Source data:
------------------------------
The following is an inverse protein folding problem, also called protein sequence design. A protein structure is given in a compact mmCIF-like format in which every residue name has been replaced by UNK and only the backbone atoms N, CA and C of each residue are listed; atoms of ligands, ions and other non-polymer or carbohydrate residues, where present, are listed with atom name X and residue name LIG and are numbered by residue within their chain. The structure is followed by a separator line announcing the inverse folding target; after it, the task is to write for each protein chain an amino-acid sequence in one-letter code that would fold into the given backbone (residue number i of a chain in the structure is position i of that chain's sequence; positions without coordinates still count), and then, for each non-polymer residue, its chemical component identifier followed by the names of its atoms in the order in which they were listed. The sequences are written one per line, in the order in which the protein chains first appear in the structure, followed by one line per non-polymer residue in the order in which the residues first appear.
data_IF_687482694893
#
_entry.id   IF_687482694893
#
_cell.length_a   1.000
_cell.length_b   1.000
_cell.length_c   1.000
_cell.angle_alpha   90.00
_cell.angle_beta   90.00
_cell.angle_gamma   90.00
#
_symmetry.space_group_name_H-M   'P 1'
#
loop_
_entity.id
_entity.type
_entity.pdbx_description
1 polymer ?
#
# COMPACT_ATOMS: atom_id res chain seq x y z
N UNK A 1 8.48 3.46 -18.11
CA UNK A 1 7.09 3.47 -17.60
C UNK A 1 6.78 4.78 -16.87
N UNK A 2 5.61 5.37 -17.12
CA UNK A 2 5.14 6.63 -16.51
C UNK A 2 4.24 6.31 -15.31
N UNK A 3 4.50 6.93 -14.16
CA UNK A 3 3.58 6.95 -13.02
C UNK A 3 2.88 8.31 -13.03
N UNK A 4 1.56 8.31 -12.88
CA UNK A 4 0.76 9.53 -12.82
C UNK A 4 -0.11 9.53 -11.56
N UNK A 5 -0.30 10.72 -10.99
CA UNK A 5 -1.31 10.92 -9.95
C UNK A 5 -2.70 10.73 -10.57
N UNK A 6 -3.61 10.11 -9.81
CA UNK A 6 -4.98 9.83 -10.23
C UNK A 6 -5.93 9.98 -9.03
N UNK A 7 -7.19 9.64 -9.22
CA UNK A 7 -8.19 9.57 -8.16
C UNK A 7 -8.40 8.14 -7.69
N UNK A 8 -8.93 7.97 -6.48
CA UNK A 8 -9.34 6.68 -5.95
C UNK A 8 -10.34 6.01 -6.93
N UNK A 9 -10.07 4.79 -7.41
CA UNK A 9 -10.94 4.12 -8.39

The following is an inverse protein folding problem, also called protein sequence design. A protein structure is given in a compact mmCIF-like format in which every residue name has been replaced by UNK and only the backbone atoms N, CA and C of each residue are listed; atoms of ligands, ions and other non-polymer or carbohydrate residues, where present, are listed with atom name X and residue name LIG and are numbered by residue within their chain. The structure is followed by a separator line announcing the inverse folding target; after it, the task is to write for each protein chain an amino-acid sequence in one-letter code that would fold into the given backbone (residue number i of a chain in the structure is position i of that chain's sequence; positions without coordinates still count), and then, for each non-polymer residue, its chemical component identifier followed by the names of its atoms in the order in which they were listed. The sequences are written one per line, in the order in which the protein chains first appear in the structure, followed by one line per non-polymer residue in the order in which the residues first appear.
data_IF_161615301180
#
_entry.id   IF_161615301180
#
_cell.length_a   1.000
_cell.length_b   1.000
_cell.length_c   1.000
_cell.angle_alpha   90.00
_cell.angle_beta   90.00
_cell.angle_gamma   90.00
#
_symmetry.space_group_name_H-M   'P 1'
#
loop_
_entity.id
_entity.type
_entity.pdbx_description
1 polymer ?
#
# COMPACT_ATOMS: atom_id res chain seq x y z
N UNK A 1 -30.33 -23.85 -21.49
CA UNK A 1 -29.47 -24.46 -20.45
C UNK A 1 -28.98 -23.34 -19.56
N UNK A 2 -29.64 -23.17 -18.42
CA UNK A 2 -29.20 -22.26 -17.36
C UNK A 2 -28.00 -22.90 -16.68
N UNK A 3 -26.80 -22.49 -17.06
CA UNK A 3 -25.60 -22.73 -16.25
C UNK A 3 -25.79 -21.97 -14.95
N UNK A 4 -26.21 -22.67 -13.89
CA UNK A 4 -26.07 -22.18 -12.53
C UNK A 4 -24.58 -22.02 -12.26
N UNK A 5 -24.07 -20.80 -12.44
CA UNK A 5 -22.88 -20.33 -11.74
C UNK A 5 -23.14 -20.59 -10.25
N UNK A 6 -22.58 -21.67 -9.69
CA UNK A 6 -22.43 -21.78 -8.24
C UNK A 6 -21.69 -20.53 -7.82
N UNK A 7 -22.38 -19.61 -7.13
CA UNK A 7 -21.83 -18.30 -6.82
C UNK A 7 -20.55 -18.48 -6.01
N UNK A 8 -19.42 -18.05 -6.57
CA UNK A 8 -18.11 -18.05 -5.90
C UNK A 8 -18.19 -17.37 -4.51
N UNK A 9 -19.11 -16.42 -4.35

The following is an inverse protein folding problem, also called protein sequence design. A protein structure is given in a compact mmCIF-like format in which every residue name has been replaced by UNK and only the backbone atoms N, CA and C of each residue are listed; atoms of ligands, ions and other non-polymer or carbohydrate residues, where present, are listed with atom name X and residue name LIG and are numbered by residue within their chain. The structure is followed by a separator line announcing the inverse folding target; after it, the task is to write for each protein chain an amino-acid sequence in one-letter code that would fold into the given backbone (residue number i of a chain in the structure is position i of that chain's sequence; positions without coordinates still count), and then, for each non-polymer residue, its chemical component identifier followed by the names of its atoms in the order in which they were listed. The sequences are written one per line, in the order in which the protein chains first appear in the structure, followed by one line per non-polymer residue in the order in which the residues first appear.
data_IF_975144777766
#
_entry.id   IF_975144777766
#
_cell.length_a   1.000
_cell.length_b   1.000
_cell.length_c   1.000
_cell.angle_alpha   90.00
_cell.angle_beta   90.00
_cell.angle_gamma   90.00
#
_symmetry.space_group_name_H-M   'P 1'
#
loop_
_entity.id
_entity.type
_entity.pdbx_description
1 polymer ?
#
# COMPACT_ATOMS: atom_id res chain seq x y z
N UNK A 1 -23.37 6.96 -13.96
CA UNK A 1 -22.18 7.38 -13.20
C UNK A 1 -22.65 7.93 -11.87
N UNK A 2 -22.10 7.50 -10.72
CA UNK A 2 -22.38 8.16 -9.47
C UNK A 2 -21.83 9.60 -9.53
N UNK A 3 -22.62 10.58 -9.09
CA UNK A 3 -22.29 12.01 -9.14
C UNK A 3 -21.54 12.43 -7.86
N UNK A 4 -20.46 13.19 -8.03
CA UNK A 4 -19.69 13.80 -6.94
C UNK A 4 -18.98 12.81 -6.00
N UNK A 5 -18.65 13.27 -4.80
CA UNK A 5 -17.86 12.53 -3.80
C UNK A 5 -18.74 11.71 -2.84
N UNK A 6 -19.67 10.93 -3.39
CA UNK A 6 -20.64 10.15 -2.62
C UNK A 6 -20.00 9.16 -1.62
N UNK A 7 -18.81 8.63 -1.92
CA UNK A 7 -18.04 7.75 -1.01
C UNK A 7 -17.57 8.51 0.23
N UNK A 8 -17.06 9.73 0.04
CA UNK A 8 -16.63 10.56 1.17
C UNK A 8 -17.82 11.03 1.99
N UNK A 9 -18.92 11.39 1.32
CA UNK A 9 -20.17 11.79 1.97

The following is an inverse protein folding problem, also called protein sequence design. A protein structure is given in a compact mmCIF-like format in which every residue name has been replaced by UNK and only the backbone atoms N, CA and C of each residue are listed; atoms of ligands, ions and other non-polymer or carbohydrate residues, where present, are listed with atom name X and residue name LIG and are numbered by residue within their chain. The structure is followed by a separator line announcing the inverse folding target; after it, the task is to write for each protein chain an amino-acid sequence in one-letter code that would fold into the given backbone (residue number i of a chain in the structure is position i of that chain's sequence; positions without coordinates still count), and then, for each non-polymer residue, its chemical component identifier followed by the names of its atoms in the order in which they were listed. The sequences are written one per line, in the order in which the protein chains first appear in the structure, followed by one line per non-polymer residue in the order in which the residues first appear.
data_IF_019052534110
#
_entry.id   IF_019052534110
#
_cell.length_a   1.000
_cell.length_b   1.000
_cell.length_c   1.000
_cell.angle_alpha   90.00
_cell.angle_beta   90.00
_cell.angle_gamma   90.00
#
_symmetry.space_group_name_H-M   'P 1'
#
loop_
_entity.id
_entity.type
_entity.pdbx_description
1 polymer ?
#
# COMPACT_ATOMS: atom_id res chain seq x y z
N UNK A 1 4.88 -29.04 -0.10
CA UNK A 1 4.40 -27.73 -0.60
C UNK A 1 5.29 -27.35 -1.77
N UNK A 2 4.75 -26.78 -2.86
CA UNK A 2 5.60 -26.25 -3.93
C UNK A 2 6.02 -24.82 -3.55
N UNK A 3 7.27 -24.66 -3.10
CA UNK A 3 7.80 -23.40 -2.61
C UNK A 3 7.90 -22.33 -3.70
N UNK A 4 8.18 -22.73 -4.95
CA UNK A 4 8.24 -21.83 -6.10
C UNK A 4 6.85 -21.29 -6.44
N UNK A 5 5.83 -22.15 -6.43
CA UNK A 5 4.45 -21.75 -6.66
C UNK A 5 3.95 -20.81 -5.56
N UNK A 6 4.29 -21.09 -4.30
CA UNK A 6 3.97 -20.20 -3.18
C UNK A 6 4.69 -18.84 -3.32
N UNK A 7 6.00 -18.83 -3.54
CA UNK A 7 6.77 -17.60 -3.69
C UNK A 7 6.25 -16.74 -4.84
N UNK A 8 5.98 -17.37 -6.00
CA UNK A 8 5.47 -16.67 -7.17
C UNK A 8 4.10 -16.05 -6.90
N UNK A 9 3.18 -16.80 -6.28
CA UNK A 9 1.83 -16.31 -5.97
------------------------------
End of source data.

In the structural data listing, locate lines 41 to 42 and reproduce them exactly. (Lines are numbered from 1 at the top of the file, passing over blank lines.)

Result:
CA UNK A 7 -8.19 9.57 -8.16
C UNK A 7 -8.40 8.14 -7.69